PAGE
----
The following is an attempt to get you to watch a six-round fight between YouTubers KSI and Logan Paul. If you are already leaning that way and in need of being steered back to logic, read this one instead.
1. It’s transparently bad
In recent years there have been many examples of pay-per-view fights sold as something they’re not. We’ve seen fights between men we’re told have been brought together by hate but are secretly giggling together on FaceTime at everyone’s expense. We’ve paid to watch fighters we’re told are fit – really fit, fitter than ever, in the best shape of their life – but are fit only for cashing a cheque. We’ve also been duped by fighters we’re told are big and strong and ready to rumble but are in fact aided by performance-enhancing drugs. Some were caught ahead of time. Others got away with it.
Alas, because boxing has no right to a moral high ground, the transparency of a fight between YouTubers on Saturday night (November 9) in Los Angeles seems somehow refreshing. Refreshing in the sense that at least here you know exactly what it is you are getting.
Expectations are low, so there is no chance of disappointment. We know it’s a fight between novices, neither of whom know how to box or have any history in the sport. We know they are popular, famous in the modern-day sense, and that their dislike for one another appears genuine. We also know it’s unlikely any drug-testing, stringent or otherwise, has been employed for the fight and that sport will take a backseat to entertainment on the night.
It’s a dreadful main event, sure, but boxing is littered with bad ones – between actual boxers – sold as something else. Here, we know ahead of time it will be awful. There will be no surprises. No charade. No disappointment.
2. It will look pretty
Combined, KSI, Logan Paul and Eddie Hearn have enough money to not need yours, enough to eradicate homelessness, and enough to ensure one hell of a show at Los Angeles’ Staples Center on Saturday night.
What this fight lacks in substance it will no doubt make up for with style, flashing lights, ear-shattering trap music and explosions. A lesson in how to do a lot with a little, it will be a post-Jackie Brown Tarantino movie, only shorter, with duller fight scenes, and suitable for – targeted at – kids.
If you want to be a boxer, avoid it at all costs. If, however, you have designs on one day entering the world of promotion – either in boxing or some other similarly welcoming field – watch and learn.
After all, KSI and Logan Paul are clearly wonderful self-promoters (the size of their fan bases bear testament to this) and so too is Eddie Hearn, the fight’s actual promoter. In forming like Voltron, we can be sure they will put on quite the show – a sprucing up of a tired format, they will suggest – and produce a spectacle if nothing else. So appreciate the hype, the glitz and the build-up, for its something boxing these days seemingly needs to survive.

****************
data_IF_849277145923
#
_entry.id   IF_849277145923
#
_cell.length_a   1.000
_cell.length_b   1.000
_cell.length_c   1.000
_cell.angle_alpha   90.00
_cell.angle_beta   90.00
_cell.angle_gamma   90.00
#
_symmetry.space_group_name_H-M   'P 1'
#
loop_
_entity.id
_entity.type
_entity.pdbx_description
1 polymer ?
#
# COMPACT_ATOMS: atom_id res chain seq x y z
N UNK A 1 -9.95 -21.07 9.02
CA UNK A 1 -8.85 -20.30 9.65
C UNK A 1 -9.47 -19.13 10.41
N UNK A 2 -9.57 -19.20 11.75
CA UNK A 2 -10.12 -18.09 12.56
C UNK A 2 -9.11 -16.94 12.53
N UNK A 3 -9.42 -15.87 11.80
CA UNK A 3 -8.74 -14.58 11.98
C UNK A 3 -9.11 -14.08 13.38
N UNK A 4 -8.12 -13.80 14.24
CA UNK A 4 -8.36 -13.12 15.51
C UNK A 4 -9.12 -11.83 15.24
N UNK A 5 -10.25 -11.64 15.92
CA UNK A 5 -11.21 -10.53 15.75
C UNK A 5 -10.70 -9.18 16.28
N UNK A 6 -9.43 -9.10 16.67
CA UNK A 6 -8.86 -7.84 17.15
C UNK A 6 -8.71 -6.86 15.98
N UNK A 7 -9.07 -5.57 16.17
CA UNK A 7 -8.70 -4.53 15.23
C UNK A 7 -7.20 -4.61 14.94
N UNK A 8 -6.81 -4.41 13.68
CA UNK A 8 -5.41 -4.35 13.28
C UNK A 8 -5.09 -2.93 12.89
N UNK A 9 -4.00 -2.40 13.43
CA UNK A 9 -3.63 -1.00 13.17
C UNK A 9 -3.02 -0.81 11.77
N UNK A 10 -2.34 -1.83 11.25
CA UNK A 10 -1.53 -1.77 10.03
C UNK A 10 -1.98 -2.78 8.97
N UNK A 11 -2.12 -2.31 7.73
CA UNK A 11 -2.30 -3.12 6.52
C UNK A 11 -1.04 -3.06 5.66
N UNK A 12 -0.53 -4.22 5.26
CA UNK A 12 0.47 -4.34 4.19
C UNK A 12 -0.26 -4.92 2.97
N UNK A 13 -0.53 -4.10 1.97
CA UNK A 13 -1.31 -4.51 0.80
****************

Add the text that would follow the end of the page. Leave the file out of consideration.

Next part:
3. It will get boxing trending
No, it won’t necessarily bring a new audience to boxing, but what it will do is ensure boxing is the talk of social media – for a few hours at least. That, no matter how you cut it, can only be a good thing.
It could, because of its impact, even be viewed as a bit of a landmark event, indicative of what boxing has become and where it’s heading. A moment in time.
If it intrigues you on this level, watch it the way you watch 24/7 news channels the day a terrorist attack or natural disaster happens. Though reluctant, watch it because something noteworthy seems to be taking place and because, despite the horror, and your principles, it’s hard to look away.
4. It could be better than Billy Joe Saunders’ fight
Better might be the wrong word, but KSI vs. Logan Paul clearly works on more levels than an atrocious WBO super-middleweight title fight on the undercard between Billy Joe Saunders and Marcelo Coceres, an Argentine who has yet to box at 168 pounds, yet to box outside his homeland, and whose last fight was a decision victory over an opponent with a 7-5-5 record. (Oh, and he was also unranked before this fight was made.)
As a world title fight, this is worse than Saunders’ title-winning fight against Shefat Isufi in May and makes no attempt to argue the case for not festering on the undercard of a six-rounder between YouTubers. (Frankly, it’s where it belongs.)
We hope Coceres makes a fight of it, and maybe he will, but for now one can’t help wondering what sort of career record KSI and Logan Paul could accumulate boxing in Argentina.
5. You are being paid to watch it
The good news: the majority of the sport-watching population have a choice. They will either consider this fight between YouTubers worthy of their hard-earned or they will consider it a deplorable money-making scheme of which they want no part. For them, there is no need to complain. Either they will watch it, or they won’t.
For others, though, the decision is tougher. An unlucky few are being paid to report on it and watch it, while the really unlucky ones are currently in Los Angeles trying to keep a straight face and talk to two YouTubers as if they are real professional boxers and this is a real professional fight. They have left their integrity at the terminal, flushed their souls down the Tube, and are using the KSI and Logan Paul brands in much the same way the YouTubers are using boxing.
Hollowed out, shells of their former selves, their mouths move like ventriloquists’ puppets and their eyes are glazed, looking not at the ‘fighters’ in front of them but into the abyss, wondering how it came to this, hoping nobody notices. (Perhaps that’s why Sky Sports, who have put KSI vs. Paul on Box Office for a knockdown price of £9.95, have moved heaven and earth to secure fights like Kovalev vs. Alvarez and Inoue vs. Donaire at late notice – an apology for their transgression.)